CAIRO, Egypt (AP) – Al-Jazeera television broadcast a videotape Wednesday of armed men holding a Filipino hostage and threatening to kill him if the Philippines does not withdraw its small force from Iraq in three days.

The group claimed to have already killed an Iraqi security guard who was accompanying the Filipino, the newscaster said. The channel did not broadcast any evidence to support the claim, and the videotape gave no details of his capture.

In the video, three armed and masked men stood behind the seated hostage. A banner on the wall behind them identified the captors as a previously unknown group, the Iraqi Islamic Army-Khaled bin al-Waleed Corps.

The videotape displayed a company identity card identifying the hostage as Hafidh Amer of the Philippines. The name suggests he is a Muslim.

Al-Jazeera’s newscaster said Amer is an employee of a Saudi company that works for the U.S. Army. The card was a firearm authorization issued by the Al-Ghadeer Security Service.

In the video, the hostage wore a bright orange garment similar to that worn by the American hostage Nick Berg when he was beheaded by Iraqi militants led by Abu Musab al-Zarqawi.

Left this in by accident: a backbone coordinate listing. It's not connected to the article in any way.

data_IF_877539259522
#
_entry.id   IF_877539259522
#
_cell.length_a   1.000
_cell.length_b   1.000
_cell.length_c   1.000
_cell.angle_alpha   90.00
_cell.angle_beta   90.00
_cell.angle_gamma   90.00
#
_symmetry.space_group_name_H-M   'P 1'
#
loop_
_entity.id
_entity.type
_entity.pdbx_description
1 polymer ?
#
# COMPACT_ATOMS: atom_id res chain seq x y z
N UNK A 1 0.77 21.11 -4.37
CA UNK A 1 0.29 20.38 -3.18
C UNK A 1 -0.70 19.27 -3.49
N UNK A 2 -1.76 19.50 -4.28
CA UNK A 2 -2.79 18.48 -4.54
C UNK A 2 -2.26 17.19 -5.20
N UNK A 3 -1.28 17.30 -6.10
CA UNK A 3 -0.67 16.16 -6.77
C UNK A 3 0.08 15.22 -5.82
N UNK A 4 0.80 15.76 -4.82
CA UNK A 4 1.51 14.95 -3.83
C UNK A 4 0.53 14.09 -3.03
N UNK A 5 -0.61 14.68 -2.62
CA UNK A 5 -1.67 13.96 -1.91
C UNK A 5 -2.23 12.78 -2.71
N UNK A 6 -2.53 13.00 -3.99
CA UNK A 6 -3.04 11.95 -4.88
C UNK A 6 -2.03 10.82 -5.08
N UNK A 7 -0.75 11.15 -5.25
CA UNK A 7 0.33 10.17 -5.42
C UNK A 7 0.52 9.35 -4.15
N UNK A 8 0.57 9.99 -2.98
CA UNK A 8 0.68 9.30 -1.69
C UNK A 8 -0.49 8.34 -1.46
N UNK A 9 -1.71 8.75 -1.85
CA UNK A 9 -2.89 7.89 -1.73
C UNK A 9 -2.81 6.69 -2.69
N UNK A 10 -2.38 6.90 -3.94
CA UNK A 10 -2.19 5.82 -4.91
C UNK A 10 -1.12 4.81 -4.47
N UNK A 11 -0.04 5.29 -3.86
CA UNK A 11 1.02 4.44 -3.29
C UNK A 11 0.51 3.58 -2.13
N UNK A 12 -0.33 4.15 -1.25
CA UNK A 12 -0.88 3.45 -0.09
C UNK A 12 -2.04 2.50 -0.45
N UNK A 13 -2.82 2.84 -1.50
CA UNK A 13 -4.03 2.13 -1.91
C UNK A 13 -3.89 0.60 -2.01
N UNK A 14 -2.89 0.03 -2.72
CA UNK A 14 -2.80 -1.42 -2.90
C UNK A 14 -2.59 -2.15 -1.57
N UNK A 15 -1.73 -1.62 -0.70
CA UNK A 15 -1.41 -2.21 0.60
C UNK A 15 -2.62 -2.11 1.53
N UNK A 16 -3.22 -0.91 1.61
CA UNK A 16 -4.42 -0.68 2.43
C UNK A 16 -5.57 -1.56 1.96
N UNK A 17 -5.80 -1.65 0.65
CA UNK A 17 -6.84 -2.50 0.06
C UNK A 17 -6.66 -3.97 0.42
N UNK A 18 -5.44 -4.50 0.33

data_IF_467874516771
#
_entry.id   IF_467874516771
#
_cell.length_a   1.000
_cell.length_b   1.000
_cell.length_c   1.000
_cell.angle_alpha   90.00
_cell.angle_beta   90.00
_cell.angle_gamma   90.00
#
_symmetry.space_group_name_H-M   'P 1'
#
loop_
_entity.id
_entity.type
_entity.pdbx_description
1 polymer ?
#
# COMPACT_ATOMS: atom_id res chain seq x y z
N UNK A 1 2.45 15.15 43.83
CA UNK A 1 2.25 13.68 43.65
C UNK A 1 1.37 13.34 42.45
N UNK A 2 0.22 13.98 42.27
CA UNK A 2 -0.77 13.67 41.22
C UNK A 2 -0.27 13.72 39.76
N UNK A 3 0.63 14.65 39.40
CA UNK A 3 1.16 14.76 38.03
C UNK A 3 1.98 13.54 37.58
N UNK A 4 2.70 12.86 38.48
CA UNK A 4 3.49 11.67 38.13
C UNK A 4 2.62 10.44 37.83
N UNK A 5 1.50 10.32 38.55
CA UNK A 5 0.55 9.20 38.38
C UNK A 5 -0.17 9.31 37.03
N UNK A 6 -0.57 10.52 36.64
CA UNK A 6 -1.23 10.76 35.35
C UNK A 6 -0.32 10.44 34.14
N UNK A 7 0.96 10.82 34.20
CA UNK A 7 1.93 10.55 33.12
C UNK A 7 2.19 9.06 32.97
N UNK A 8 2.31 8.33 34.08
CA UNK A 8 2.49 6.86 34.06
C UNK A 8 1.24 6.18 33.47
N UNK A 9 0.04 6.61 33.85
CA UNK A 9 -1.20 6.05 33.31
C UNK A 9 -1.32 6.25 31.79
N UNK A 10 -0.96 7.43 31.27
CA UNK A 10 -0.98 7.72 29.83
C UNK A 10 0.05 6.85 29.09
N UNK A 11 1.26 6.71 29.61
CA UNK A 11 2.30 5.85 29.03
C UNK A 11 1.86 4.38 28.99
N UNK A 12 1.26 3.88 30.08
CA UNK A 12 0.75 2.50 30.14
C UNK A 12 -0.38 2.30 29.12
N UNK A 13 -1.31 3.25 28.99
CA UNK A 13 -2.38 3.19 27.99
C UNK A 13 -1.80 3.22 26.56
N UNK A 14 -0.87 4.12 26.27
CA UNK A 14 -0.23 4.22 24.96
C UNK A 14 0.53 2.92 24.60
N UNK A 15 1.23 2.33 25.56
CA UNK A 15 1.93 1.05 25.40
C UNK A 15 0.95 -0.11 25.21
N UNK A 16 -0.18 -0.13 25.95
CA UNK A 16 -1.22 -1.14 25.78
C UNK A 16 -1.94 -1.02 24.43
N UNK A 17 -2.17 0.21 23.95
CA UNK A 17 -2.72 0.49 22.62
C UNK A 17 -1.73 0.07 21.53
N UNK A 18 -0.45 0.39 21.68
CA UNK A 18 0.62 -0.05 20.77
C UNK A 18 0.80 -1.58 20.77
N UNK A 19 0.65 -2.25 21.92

The group’s namesake, Khaled bin al-Waleed, is one of the commanders of the army of Islam’s Prophet Muhammad. Muhammad gave bin al-Waleed the title “Sword of Islam.”

Al-Jazeera spokesman Jihad Ballout said the channel received the videotape Wednesday.

The Philippines has contributed 51 soldiers, police officers and health workers to the multinational force in Iraq.

In addition, about 4,100 Filipinos are working in U.S. military bases in Iraq as cooks, mechanics or in other jobs.

AP-ES-07-07-04 1708EDT



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